You may call it a dull ache, a burning sensation, or heaviness. Your doctor may call it mastalgia, mammalgia, mastodynia, or simply breast soreness. Even before you became pregnant you may have experienced changes in your breasts. This is commonly due to the hormone fluctuations around your menstrual cycle, typically peaking a few days before your period begins. It is estimated 50 to 70% of women have breast pain (1).
However, in the postpartum period the source of breast pain is more than simply hormones. For most women, regardless of whether they breastfeed or not, will experience breast pain. Engorgement in the first 5 days after delivery is the primary culprit. While you may not be able to completely rid yourself of the discomfort during those days, there are certain things you can do to ease the pain:
Relief for Breast Pain – While Breastfeeding
When you choose to breastfeed there are other causes of breast pain:
It is important to know, there are several topical and dietary treatments found online to treat breast pain. Some studies have shown reducing your caffeine intake will help with breast pain, however, there is conflicting evidence whether this works, and no studies have been done on the pregnant or postpartum population. (2) While some can be effective, it is really important for breastfeeding mothers to avoid using Vitamin E on their nipples, as it can be toxic to babies in large doses. There is some evidence showing flaxseed can effectively treat breast pain, but more research is needed on the safety during nursing. (2)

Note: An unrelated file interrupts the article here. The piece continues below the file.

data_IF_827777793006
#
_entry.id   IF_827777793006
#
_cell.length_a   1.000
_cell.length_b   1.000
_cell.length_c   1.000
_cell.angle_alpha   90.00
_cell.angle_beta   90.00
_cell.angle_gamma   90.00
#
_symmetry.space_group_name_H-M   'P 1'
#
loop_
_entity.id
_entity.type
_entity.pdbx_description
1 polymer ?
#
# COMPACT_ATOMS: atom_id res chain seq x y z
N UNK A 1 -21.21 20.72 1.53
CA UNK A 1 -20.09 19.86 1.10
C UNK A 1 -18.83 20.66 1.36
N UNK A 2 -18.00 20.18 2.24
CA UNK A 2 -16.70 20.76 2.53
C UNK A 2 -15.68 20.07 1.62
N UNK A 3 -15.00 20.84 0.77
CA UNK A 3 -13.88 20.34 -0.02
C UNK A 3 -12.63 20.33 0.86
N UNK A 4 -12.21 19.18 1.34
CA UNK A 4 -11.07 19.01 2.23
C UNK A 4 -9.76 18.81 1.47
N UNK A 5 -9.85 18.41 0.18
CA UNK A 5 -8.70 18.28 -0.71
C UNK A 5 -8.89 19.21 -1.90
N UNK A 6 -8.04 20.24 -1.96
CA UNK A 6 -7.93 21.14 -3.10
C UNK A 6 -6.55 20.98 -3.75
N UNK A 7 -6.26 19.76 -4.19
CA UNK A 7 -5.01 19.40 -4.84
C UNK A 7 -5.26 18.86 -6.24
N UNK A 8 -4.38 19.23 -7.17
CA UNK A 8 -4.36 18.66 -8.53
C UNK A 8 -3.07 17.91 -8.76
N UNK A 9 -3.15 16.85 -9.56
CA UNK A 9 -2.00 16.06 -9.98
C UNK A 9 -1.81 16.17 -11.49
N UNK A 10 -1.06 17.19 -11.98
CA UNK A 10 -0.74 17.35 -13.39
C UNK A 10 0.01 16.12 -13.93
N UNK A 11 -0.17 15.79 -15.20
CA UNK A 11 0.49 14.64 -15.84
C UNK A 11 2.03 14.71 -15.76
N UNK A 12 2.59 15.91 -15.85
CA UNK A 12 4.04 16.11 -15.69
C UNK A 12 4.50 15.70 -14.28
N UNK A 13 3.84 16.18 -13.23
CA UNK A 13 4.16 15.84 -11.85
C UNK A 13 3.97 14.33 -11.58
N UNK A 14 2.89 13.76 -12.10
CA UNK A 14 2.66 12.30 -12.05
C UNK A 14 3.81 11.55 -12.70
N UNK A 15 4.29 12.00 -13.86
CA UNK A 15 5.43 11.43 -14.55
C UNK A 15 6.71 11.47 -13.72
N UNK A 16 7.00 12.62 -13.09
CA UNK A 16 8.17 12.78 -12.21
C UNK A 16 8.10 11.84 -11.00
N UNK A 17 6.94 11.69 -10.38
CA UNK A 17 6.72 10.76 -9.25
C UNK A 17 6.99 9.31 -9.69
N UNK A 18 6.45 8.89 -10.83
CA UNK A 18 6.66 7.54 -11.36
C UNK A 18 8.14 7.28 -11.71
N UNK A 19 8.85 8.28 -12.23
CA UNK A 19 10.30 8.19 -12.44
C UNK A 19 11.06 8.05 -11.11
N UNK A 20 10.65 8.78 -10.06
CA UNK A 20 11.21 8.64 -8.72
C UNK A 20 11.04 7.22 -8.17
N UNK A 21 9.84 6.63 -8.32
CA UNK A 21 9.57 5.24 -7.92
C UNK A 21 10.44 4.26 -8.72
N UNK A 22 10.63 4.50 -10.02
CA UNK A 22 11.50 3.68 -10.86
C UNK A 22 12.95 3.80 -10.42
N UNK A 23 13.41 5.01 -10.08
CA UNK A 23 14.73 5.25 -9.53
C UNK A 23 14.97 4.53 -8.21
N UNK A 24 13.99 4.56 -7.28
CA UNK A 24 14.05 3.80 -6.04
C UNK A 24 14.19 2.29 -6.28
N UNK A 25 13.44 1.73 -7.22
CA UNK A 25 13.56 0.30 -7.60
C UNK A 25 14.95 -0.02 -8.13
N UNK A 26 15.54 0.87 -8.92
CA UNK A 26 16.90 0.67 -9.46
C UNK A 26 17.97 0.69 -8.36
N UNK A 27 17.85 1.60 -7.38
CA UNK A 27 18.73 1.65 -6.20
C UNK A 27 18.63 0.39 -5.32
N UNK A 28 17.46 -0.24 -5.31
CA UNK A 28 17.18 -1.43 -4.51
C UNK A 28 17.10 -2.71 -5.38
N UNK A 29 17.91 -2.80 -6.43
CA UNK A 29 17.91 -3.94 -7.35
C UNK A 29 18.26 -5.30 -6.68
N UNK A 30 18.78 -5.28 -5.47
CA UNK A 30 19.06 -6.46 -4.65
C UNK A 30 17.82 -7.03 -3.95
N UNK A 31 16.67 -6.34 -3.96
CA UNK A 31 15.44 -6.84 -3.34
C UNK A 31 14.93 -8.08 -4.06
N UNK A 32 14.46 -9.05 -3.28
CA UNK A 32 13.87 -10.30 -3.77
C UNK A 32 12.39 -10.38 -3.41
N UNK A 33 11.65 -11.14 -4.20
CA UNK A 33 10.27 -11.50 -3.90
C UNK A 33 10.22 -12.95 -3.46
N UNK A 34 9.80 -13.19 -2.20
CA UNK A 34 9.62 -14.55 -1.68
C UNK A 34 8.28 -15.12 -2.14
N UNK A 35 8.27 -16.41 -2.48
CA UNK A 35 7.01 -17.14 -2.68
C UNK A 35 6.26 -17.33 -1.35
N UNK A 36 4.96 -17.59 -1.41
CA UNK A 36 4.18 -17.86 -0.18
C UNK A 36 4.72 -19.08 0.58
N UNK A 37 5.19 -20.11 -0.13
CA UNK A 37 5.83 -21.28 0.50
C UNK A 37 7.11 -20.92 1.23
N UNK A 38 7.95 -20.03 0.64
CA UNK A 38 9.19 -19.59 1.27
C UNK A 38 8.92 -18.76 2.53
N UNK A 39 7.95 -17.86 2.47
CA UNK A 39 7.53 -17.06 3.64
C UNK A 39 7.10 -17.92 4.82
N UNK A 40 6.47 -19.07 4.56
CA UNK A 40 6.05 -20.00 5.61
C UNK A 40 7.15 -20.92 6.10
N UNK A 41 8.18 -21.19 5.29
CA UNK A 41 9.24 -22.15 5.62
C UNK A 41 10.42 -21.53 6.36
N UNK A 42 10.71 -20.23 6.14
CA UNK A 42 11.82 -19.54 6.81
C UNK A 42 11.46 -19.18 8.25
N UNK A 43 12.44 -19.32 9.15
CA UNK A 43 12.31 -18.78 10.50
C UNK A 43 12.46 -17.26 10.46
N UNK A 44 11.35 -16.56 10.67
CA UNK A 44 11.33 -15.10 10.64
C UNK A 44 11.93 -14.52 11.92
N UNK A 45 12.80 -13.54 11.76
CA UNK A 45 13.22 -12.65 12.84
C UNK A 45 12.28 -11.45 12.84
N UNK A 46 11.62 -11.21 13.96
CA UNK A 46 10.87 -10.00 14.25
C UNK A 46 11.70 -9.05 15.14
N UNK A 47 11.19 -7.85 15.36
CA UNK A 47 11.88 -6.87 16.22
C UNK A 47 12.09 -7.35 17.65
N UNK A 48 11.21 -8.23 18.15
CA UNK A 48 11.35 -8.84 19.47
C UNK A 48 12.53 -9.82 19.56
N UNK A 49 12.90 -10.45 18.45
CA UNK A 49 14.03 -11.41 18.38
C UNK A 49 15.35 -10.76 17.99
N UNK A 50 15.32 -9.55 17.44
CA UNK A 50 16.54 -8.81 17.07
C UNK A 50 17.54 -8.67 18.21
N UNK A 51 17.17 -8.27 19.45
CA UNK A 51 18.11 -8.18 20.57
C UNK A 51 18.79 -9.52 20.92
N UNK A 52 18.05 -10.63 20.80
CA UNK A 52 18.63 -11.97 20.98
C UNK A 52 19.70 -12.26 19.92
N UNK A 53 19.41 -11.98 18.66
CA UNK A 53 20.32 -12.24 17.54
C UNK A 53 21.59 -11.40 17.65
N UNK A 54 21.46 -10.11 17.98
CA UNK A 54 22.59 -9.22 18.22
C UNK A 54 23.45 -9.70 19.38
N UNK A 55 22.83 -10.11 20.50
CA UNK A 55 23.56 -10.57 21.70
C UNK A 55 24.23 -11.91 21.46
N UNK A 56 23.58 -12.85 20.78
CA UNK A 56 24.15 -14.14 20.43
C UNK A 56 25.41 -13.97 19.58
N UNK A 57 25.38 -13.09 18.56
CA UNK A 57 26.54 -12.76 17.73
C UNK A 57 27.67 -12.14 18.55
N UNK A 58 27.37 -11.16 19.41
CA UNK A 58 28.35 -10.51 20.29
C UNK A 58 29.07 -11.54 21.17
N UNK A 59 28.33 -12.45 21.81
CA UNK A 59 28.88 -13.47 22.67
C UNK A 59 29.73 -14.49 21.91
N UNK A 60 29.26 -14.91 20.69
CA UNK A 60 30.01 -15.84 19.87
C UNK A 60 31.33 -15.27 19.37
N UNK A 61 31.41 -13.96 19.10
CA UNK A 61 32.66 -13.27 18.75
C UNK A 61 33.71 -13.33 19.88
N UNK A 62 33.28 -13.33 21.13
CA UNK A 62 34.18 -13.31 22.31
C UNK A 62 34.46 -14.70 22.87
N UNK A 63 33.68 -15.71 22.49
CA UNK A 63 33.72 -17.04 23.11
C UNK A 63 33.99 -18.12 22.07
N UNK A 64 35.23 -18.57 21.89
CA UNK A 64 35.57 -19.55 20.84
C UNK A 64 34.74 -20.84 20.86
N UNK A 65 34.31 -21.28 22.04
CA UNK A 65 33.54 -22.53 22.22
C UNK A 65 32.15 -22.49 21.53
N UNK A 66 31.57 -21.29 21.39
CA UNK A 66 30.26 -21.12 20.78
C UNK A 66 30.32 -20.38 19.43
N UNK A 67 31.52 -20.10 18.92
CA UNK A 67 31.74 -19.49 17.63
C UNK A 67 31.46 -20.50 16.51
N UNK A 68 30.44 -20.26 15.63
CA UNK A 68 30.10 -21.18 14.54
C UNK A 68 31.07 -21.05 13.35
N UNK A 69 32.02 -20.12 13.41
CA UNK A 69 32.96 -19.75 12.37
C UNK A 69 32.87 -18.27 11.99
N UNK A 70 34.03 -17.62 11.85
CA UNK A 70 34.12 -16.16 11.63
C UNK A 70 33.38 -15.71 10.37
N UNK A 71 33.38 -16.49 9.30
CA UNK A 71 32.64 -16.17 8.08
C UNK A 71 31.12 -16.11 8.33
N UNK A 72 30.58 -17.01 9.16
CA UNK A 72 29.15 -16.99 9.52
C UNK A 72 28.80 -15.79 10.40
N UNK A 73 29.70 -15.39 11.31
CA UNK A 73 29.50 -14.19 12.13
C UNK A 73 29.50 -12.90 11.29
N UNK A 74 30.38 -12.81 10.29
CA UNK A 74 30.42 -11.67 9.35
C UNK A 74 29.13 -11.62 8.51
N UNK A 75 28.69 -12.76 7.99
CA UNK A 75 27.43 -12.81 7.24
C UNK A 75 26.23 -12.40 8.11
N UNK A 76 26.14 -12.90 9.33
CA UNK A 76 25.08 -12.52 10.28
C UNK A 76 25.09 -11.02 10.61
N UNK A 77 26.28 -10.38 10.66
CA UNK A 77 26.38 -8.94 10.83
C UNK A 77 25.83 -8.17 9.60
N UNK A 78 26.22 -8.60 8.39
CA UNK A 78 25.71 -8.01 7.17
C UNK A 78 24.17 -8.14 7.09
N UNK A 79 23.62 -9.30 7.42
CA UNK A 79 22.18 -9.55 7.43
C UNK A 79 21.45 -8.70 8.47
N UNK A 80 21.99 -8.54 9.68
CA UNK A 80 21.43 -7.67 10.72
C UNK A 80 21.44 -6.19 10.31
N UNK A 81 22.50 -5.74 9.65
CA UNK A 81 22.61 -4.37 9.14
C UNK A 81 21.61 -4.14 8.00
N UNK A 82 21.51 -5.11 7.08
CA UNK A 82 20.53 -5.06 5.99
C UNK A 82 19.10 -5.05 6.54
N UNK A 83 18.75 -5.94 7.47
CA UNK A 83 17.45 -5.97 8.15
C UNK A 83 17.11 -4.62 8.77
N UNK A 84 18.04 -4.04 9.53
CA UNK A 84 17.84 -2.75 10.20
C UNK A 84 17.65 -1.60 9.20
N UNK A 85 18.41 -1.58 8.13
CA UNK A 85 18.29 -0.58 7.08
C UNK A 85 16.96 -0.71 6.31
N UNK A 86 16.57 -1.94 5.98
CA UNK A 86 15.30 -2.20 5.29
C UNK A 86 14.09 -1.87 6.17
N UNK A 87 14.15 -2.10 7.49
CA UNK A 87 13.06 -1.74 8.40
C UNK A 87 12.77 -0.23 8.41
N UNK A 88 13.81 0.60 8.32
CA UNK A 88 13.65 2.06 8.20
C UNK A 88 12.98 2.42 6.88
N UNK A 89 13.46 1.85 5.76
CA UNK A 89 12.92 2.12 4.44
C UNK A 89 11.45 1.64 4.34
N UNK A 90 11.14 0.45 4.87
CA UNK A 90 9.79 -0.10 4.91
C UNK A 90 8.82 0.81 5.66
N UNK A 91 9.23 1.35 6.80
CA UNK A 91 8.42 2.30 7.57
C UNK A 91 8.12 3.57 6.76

Sometimes breast pain goes beyond just uncomfortable and can be described as painful. Often presenting with a hard, sore spot in the breast due to a blocked milk duct or infection caused by bacteria. This condition can impact up to a third of breastfeeding mothers, commonly in the first 3 months. If you notice an area of your breast becoming red, swollen, hot, and a burning sensation, it is important to contact your doctor because you may need an antibiotic. You can also make sure you are drinking plenty of liquids, feeding your baby frequently, and wearing loose clothing. (3)
While you are going through this you may find yourself asking “can I still exercise with mastitis?”. If you have been diagnosed with mastitis your body is fighting an infection so avoiding intense exercise is recommended. You can continue light exercises, walking, and stretching but one of the best things you can do for your body and your baby while dealing with mastitis is to rest and focus on treating the infection and allowing your body to completely recover.